Marko “Jertsi” Jääskeläinen

Suonenjoki (1974)

ITE artist Marko “Jertsi” Jääskeläinen, who lives in Suonenjoki, has made an incredible number of oil pastel drawings and oil paintings. Drawings with colourful details, mainly featuring themes from the Bible, are kept in rolls in plastic bags and displayed on the walls at Jääskeläinen’s home. Many of his works are also on display at the Puroniemi holiday centre in Rautalampi. 

Jääskeläinen started to make art at the age of 18 on his home farm in the village of Koipiniemi in Rautalampi. When he had to drop out from forestry school because he was seriously allergic to dust, he had to fill his time with something else. 

Jääskeläinen’s grade in drawing had been good or satisfactory at school. The teacher who predicted that he’d “certainly never be an artist” couldn’t have been more wrong: Jääskeläinen has created 5,100 drawings so far, mainly using oil pastels, and there are also 850 oil paintings.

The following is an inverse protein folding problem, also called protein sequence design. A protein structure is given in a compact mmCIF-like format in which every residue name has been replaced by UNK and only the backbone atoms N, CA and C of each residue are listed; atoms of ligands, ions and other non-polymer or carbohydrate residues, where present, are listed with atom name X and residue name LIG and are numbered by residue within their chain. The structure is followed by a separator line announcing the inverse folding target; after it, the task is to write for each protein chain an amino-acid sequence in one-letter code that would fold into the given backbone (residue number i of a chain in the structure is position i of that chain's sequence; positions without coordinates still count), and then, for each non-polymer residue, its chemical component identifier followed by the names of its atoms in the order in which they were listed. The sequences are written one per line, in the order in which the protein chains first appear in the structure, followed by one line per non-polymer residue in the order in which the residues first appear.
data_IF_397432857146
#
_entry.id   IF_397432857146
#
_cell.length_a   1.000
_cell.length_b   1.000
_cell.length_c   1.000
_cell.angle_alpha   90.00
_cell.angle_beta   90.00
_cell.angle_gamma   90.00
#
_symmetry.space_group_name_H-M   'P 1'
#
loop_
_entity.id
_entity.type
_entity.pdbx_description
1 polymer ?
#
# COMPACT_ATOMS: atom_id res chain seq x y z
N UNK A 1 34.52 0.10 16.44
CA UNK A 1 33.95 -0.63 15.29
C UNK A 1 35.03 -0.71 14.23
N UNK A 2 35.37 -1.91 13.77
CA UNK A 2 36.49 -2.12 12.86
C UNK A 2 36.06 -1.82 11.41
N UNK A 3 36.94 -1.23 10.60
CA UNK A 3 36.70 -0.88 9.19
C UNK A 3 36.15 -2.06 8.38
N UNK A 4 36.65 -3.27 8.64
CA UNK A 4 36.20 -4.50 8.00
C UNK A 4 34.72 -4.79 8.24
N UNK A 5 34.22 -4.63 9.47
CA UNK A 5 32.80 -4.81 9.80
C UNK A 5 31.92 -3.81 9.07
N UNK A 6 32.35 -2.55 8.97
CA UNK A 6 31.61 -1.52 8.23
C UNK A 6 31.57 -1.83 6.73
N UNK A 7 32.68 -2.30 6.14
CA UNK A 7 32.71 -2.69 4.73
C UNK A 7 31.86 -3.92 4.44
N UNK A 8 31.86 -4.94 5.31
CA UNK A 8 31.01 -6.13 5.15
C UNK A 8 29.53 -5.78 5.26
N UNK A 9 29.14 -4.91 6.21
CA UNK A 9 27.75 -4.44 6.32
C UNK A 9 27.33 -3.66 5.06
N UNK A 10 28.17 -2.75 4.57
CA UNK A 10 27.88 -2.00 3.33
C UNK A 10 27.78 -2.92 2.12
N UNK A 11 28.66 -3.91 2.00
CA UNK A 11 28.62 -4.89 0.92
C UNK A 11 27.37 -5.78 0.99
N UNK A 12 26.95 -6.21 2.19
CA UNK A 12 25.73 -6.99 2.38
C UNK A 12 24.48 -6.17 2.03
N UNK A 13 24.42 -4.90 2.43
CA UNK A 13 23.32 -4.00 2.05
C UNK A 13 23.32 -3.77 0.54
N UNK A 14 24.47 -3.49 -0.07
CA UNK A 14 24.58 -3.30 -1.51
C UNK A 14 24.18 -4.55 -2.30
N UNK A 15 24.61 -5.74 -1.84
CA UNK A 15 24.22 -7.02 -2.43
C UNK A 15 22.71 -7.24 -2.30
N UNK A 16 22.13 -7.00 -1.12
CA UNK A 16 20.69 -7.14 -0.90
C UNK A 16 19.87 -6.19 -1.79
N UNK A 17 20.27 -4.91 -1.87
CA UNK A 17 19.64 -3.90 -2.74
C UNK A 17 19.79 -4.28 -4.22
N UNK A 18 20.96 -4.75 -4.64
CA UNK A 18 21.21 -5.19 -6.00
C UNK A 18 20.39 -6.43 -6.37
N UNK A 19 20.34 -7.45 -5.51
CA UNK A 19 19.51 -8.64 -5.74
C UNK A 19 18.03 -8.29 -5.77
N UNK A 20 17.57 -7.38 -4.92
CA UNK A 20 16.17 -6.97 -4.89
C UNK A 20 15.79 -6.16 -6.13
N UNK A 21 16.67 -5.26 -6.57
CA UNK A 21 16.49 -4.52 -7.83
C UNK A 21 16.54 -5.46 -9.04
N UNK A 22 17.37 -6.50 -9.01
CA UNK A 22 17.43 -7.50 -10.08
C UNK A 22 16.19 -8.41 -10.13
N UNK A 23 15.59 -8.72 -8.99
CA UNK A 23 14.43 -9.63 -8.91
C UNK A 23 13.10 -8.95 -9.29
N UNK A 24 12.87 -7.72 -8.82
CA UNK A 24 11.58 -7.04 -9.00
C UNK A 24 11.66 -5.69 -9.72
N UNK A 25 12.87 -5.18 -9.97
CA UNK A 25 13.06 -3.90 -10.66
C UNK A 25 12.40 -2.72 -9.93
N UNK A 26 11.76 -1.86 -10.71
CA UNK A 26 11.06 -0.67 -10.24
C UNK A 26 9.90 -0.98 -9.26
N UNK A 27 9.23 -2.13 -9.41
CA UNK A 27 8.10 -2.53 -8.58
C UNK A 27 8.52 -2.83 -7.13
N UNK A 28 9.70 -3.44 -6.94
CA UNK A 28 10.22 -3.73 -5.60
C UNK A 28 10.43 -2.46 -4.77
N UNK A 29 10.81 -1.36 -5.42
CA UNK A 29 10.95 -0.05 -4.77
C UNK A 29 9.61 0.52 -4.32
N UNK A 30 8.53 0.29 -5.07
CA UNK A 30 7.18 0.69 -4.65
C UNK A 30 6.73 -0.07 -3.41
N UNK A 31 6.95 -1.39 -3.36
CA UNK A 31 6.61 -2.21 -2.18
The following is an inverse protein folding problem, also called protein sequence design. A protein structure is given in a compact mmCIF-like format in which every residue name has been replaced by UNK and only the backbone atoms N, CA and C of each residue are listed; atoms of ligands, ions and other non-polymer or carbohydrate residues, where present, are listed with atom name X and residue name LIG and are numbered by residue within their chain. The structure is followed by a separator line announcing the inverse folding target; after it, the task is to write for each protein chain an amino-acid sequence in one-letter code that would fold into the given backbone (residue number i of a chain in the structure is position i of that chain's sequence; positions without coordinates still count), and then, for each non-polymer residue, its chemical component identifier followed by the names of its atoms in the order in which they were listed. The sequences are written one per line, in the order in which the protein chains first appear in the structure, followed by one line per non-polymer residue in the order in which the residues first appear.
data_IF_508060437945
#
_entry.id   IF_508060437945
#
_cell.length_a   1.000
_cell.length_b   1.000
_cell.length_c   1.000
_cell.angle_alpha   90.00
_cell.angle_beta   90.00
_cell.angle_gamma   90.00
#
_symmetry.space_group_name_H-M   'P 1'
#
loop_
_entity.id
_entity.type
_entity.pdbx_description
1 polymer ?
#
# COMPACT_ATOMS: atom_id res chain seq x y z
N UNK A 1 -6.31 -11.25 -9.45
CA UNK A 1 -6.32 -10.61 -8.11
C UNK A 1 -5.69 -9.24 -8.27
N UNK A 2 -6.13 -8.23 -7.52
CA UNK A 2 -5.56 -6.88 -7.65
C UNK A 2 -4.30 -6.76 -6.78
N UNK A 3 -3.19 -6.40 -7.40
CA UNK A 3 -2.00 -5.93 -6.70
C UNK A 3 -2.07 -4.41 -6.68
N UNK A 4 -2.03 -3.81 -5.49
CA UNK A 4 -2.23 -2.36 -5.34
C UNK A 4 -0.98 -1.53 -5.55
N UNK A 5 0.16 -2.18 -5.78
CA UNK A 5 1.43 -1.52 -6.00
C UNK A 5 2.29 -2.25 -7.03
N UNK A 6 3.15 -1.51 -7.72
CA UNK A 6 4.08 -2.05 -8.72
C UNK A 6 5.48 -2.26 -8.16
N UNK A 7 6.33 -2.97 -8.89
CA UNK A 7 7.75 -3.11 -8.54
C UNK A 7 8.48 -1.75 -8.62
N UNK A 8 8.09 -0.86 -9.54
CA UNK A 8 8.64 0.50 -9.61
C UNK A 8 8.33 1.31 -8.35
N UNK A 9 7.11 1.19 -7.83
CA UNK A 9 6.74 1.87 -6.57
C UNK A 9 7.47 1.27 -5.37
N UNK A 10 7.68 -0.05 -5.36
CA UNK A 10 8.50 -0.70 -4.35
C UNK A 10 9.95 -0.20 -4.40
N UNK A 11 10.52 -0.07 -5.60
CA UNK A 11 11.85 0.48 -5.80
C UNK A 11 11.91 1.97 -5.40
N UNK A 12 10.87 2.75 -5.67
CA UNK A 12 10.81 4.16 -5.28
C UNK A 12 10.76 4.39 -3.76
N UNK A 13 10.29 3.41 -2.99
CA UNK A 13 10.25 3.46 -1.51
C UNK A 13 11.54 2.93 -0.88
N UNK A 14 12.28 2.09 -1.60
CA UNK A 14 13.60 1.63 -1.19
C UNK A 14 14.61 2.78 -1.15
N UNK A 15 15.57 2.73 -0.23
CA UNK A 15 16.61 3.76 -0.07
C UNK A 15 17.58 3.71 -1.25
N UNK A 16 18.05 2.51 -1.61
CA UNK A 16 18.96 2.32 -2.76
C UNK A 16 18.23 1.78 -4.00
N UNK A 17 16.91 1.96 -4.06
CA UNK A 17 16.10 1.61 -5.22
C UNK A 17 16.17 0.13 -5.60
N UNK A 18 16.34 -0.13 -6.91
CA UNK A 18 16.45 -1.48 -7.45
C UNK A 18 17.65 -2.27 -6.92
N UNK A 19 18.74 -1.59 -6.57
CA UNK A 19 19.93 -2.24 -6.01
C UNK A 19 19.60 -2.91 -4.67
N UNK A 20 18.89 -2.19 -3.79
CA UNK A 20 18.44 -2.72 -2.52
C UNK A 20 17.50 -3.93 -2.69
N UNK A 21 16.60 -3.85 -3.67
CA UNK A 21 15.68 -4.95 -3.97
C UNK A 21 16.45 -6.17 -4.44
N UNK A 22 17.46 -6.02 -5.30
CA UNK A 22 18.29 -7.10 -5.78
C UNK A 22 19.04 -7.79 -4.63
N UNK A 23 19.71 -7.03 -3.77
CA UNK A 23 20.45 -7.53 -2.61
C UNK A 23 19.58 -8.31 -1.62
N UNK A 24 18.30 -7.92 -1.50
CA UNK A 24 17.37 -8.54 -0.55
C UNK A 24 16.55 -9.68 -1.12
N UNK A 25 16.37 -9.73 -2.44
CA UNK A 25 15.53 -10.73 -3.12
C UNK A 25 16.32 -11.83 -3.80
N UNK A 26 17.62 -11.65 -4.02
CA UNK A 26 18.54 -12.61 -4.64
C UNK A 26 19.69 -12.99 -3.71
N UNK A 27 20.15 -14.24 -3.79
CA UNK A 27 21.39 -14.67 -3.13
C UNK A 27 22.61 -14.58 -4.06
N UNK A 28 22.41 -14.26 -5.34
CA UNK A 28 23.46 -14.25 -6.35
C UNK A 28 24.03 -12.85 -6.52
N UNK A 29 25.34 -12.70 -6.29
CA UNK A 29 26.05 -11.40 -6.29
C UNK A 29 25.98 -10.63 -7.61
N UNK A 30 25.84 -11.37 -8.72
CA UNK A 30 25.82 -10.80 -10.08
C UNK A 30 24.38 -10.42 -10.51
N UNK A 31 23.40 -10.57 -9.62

Jääskeläinen often finds his inspiration in the Bible. New Jerusalem, Jonah in the belly of a big fish, faith, hope and love, the Feast of Tabernacles and Jacob’s sons buying grain in Egypt are recurring themes. New Jerusalem is the image he has created the most often: 950 times. Jääskeläinen has also made several portraits of Donald Duck. In addition to his signature, he writes the title of his works in a prominent place, and sometimes describes the content. Some of the works resemble comic books. 

Jääskeläinen belongs to the Orthodox Church, and it is through the church that many of his works have found their way to private homes. His works have been exhibited at Kunsthalle Helsinki in 2006 and at a solo exhibition in Suonenjoki, and Metropolitan Arseni has donated Jääskeläinen’s works to the Association for Rural Culture and Education’s art collection. 

Marko Jääskeläinen now works at a more moderate pace, depending on how he feels. Art brings joy to his life and helps to pass the time. He does not think that he competes with other ITE artists, only with himself. 

Text and images: Irene Pakkanen. 


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